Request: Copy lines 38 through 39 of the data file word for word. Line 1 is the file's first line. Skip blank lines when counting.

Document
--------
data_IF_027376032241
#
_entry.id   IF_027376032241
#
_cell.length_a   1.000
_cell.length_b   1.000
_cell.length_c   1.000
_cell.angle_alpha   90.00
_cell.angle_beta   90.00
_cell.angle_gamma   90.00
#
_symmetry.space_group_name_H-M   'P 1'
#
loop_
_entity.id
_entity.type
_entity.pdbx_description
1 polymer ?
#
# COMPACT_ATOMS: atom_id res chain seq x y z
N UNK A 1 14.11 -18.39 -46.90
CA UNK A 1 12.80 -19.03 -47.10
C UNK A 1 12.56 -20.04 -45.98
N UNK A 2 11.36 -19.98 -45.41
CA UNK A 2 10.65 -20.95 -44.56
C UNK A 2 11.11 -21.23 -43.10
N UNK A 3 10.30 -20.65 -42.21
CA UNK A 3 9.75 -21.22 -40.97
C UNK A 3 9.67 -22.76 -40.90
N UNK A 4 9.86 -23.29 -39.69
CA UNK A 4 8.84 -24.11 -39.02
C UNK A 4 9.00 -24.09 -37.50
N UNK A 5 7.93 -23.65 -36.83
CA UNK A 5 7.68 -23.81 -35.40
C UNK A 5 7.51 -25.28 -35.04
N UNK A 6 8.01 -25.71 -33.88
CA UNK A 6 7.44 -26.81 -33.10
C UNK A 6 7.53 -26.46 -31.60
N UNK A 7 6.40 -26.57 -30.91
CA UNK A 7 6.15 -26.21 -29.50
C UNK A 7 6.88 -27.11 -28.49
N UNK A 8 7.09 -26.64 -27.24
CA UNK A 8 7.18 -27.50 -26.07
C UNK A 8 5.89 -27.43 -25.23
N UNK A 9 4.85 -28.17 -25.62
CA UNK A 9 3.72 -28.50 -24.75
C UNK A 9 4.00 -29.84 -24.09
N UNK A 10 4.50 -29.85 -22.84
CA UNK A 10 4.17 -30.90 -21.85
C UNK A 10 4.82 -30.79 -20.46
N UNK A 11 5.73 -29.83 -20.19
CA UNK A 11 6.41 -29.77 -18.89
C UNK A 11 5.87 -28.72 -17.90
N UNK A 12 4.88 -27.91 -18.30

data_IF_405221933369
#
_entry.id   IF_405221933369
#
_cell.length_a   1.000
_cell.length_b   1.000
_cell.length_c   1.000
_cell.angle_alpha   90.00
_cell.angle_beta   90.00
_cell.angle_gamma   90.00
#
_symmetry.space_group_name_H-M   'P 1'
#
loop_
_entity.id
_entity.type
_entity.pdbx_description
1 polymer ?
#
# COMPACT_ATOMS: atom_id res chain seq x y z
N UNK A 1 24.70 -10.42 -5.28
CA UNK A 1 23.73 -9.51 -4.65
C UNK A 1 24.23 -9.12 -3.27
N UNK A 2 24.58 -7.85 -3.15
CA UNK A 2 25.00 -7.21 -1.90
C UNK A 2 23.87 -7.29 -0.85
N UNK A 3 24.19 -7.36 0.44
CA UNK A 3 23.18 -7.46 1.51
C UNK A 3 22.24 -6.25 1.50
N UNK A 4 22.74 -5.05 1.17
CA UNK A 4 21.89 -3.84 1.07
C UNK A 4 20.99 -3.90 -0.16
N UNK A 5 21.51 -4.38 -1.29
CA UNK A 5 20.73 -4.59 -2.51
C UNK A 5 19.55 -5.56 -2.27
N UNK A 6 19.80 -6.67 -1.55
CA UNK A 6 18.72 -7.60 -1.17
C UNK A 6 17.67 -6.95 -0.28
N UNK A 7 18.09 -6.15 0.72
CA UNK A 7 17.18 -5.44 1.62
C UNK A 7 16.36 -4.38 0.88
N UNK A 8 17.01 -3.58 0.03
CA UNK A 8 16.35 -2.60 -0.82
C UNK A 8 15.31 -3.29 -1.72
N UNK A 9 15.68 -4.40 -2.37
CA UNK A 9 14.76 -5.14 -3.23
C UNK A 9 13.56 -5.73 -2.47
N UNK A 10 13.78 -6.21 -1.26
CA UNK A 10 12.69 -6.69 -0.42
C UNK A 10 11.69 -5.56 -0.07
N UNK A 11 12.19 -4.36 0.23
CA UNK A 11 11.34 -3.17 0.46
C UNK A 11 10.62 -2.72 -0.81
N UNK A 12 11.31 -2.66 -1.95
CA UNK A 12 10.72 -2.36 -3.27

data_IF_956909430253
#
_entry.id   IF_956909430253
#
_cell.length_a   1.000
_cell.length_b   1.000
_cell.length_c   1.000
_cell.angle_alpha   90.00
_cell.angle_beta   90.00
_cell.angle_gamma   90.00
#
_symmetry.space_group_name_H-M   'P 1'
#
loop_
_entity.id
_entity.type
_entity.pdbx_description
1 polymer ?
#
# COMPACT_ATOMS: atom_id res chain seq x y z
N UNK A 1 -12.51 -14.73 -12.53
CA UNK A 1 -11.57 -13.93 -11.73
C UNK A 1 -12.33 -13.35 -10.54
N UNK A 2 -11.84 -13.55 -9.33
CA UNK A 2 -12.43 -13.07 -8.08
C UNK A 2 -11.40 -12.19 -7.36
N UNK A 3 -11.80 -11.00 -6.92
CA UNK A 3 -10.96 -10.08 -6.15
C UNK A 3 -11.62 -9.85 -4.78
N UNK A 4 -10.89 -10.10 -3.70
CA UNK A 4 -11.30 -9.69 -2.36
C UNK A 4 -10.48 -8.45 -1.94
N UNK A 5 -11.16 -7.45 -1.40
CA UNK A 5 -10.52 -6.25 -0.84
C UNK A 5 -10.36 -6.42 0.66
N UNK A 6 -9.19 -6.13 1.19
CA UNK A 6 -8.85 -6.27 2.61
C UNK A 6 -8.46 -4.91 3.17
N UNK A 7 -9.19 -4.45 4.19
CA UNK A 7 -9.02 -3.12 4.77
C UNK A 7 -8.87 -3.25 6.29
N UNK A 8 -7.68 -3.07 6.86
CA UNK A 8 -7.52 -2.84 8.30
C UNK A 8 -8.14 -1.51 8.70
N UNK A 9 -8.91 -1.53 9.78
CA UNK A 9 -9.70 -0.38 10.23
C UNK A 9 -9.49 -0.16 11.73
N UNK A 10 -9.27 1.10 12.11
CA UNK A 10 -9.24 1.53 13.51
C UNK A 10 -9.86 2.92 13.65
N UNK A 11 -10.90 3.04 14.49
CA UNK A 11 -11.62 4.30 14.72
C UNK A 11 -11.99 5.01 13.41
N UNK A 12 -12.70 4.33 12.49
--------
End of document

C UNK A 6 7.53 -26.46 -31.60
N UNK A 7 6.40 -26.57 -30.91